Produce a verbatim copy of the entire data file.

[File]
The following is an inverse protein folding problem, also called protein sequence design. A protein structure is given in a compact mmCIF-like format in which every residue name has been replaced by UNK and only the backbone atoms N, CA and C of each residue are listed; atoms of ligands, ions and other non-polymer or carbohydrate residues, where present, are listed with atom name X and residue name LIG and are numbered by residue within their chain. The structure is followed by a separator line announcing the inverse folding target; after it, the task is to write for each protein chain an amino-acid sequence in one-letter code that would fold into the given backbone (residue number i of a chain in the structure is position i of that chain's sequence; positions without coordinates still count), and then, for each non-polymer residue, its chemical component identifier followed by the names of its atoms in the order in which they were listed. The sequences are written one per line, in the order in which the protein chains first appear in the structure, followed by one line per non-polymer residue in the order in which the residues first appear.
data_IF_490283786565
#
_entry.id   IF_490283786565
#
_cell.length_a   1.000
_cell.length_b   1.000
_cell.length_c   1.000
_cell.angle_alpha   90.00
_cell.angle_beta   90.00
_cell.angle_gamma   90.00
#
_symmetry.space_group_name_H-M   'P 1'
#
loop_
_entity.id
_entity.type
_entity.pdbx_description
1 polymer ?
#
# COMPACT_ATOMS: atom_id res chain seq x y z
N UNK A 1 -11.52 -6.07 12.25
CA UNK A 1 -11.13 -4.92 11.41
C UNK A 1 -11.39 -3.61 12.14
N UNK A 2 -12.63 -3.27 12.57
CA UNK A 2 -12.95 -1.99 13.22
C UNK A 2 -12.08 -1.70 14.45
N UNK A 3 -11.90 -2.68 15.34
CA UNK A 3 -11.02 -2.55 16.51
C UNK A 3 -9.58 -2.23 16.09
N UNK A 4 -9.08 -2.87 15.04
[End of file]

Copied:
The following is an inverse protein folding problem, also called protein sequence design. A protein structure is given in a compact mmCIF-like format in which every residue name has been replaced by UNK and only the backbone atoms N, CA and C of each residue are listed; atoms of ligands, ions and other non-polymer or carbohydrate residues, where present, are listed with atom name X and residue name LIG and are numbered by residue within their chain. The structure is followed by a separator line announcing the inverse folding target; after it, the task is to write for each protein chain an amino-acid sequence in one-letter code that would fold into the given backbone (residue number i of a chain in the structure is position i of that chain's sequence; positions without coordinates still count), and then, for each non-polymer residue, its chemical component identifier followed by the names of its atoms in the order in which they were listed. The sequences are written one per line, in the order in which the protein chains first appear in the structure, followed by one line per non-polymer residue in the order in which the residues first appear.
data_IF_490283786565
#
_entry.id   IF_490283786565
#
_cell.length_a   1.000
_cell.length_b   1.000
_cell.length_c   1.000
_cell.angle_alpha   90.00
_cell.angle_beta   90.00
_cell.angle_gamma   90.00
#
_symmetry.space_group_name_H-M   'P 1'
#
loop_
_entity.id
_entity.type
_entity.pdbx_description
1 polymer ?
#
# COMPACT_ATOMS: atom_id res chain seq x y z
N UNK A 1 -11.52 -6.07 12.25
CA UNK A 1 -11.13 -4.92 11.41
C UNK A 1 -11.39 -3.61 12.14
N UNK A 2 -12.63 -3.27 12.57
CA UNK A 2 -12.95 -1.99 13.22
C UNK A 2 -12.08 -1.70 14.45
N UNK A 3 -11.90 -2.68 15.34
CA UNK A 3 -11.02 -2.55 16.51
C UNK A 3 -9.58 -2.23 16.09
N UNK A 4 -9.08 -2.87 15.04